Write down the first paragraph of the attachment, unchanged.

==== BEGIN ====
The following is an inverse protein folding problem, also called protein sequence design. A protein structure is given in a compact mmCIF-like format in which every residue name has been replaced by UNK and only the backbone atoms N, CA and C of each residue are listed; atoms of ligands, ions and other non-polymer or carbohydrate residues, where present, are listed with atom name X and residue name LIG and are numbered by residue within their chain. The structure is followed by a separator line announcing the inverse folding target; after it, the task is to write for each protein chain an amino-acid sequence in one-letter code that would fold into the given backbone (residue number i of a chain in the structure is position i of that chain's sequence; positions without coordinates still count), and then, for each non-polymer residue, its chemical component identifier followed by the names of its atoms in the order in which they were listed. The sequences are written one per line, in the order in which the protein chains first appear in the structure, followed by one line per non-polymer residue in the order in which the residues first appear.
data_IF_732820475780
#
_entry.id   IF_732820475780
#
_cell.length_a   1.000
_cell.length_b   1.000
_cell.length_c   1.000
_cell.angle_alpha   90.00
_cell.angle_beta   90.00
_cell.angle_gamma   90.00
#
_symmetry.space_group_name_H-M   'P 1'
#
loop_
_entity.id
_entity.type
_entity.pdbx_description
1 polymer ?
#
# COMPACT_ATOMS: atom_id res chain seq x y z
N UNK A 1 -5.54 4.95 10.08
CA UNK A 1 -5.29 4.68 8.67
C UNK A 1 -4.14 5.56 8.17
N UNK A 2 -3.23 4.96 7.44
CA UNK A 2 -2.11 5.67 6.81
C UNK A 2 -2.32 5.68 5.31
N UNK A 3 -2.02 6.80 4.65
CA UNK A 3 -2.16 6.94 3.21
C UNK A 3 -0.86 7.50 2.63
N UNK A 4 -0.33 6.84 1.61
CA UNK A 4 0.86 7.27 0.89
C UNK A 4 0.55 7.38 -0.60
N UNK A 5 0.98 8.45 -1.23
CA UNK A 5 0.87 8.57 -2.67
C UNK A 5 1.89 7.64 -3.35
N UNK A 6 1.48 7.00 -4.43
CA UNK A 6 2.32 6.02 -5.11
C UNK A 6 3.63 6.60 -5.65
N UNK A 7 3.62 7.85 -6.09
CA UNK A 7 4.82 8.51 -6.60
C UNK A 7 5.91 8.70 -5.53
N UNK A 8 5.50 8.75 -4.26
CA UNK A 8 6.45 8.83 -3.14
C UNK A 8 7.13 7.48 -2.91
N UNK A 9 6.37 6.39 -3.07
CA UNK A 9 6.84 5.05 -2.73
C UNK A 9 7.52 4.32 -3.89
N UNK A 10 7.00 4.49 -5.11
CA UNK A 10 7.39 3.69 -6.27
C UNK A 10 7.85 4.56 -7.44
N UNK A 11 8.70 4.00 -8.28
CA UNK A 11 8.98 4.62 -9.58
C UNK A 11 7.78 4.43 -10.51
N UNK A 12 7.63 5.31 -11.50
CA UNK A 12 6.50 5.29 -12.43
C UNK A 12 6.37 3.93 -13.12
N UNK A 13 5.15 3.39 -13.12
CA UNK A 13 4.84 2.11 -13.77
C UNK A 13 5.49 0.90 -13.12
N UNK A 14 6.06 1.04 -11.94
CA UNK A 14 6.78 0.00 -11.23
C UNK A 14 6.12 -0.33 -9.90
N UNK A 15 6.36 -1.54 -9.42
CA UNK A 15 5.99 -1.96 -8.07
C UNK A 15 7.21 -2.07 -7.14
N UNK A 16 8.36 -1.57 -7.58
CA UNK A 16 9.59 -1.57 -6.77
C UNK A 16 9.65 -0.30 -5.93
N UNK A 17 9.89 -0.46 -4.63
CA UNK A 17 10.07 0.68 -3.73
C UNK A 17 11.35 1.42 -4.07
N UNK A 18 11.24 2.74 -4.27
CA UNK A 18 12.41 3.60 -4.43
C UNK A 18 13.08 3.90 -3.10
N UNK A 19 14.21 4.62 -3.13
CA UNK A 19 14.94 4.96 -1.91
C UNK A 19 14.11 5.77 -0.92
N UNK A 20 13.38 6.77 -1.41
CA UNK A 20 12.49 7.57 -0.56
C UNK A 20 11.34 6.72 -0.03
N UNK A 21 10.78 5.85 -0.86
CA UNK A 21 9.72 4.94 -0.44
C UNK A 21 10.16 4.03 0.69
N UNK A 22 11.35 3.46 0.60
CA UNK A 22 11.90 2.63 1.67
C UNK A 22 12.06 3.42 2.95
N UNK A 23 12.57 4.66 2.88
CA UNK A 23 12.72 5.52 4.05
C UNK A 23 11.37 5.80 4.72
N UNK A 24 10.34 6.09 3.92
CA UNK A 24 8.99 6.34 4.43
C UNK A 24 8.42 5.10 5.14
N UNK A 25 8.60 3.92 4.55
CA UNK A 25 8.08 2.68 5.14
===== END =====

The following is an inverse protein folding problem, also called protein sequence design. A protein structure is given in a compact mmCIF-like format in which every residue name has been replaced by UNK and only the backbone atoms N, CA and C of each residue are listed; atoms of ligands, ions and other non-polymer or carbohydrate residues, where present, are listed with atom name X and residue name LIG and are numbered by residue within their chain. The structure is followed by a separator line announcing the inverse folding target; after it, the task is to write for each protein chain an amino-acid sequence in one-letter code that would fold into the given backbone (residue number i of a chain in the structure is position i of that chain's sequence; positions without coordinates still count), and then, for each non-polymer residue, its chemical component identifier followed by the names of its atoms in the order in which they were listed. The sequences are written one per line, in the order in which the protein chains first appear in the structure, followed by one line per non-polymer residue in the order in which the residues first appear.